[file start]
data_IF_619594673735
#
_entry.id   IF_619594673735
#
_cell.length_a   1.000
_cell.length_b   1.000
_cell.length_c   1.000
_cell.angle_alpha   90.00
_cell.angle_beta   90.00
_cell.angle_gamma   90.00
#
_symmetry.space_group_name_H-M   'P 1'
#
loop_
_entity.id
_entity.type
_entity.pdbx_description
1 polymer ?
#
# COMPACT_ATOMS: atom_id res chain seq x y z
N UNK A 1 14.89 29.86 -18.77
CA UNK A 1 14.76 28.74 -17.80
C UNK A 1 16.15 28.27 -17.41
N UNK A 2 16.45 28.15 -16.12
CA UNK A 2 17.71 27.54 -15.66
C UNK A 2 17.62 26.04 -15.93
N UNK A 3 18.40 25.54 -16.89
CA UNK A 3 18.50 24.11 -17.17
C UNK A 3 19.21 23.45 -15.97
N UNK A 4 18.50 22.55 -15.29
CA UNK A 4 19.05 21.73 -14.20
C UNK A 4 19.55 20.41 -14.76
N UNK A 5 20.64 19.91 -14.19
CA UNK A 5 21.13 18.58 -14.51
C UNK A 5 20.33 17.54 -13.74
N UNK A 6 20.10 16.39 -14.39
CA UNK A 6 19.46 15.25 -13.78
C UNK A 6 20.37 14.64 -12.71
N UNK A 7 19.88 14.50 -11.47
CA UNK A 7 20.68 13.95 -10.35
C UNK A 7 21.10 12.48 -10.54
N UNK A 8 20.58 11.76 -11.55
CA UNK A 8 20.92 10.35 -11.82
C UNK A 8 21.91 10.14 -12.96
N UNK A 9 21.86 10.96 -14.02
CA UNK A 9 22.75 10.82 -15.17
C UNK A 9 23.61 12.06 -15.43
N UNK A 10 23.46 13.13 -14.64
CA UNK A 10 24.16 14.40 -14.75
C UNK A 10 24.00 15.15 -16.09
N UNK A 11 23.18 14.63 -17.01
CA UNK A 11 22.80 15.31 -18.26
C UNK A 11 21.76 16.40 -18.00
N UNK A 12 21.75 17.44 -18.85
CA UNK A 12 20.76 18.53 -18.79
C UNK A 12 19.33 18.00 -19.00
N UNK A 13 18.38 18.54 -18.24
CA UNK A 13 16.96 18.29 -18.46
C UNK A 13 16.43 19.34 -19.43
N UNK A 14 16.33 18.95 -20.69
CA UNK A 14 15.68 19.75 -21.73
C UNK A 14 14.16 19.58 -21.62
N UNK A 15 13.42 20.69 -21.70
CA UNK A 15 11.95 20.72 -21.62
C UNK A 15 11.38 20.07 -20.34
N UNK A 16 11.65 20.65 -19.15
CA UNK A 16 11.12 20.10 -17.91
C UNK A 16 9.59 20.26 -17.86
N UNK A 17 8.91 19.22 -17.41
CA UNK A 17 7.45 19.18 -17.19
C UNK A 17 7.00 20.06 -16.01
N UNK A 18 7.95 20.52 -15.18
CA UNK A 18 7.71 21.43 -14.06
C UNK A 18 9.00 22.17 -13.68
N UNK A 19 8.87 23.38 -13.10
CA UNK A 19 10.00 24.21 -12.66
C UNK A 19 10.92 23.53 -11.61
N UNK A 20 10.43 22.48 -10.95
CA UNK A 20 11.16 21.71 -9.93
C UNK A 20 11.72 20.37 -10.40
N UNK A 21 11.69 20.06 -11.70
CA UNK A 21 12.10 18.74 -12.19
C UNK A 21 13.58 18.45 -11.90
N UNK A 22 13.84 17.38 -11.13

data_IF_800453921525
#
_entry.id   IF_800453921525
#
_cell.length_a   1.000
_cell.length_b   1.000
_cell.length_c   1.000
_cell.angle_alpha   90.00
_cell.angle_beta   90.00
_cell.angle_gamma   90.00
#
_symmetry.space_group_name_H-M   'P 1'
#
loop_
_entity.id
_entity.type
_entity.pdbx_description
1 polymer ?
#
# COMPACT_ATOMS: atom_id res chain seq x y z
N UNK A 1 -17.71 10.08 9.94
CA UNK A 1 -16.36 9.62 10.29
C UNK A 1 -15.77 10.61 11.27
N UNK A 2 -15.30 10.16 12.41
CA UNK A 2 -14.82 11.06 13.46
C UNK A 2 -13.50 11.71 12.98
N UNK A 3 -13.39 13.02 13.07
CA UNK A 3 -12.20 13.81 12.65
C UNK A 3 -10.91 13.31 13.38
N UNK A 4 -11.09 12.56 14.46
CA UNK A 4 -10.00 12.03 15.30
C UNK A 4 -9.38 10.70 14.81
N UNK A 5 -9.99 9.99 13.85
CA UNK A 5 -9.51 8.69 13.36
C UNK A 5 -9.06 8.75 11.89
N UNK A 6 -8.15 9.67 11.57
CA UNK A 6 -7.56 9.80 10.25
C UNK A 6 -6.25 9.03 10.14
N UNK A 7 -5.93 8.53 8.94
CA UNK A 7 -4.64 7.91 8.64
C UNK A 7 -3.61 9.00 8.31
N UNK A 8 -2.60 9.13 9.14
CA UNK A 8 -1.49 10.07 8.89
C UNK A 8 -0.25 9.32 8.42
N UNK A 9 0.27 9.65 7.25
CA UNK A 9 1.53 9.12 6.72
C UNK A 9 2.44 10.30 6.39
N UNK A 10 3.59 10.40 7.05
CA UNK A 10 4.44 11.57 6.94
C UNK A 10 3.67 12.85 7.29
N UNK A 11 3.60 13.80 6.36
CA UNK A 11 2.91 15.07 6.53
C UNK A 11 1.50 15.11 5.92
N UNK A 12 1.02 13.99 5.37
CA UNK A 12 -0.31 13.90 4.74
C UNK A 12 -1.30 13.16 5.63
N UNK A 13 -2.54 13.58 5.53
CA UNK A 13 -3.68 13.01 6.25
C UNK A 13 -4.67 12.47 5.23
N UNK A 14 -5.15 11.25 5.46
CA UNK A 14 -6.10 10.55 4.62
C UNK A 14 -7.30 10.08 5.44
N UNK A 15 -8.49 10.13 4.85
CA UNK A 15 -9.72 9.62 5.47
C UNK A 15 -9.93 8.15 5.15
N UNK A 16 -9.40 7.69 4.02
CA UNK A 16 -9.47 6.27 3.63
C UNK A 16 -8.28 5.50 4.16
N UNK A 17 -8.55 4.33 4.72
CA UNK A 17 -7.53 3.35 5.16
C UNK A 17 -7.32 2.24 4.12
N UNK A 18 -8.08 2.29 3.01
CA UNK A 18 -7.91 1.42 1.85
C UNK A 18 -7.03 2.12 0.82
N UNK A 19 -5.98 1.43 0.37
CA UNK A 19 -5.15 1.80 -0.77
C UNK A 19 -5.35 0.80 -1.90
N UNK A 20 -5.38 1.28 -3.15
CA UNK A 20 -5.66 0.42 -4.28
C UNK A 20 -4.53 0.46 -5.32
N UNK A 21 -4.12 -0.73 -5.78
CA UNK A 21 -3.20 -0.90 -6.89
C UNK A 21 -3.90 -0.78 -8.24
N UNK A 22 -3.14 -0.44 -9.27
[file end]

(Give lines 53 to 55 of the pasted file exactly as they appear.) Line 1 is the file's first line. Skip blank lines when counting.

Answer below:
C UNK A 11 21.76 16.40 -18.00
N UNK A 12 21.75 17.44 -18.85
CA UNK A 12 20.76 18.53 -18.79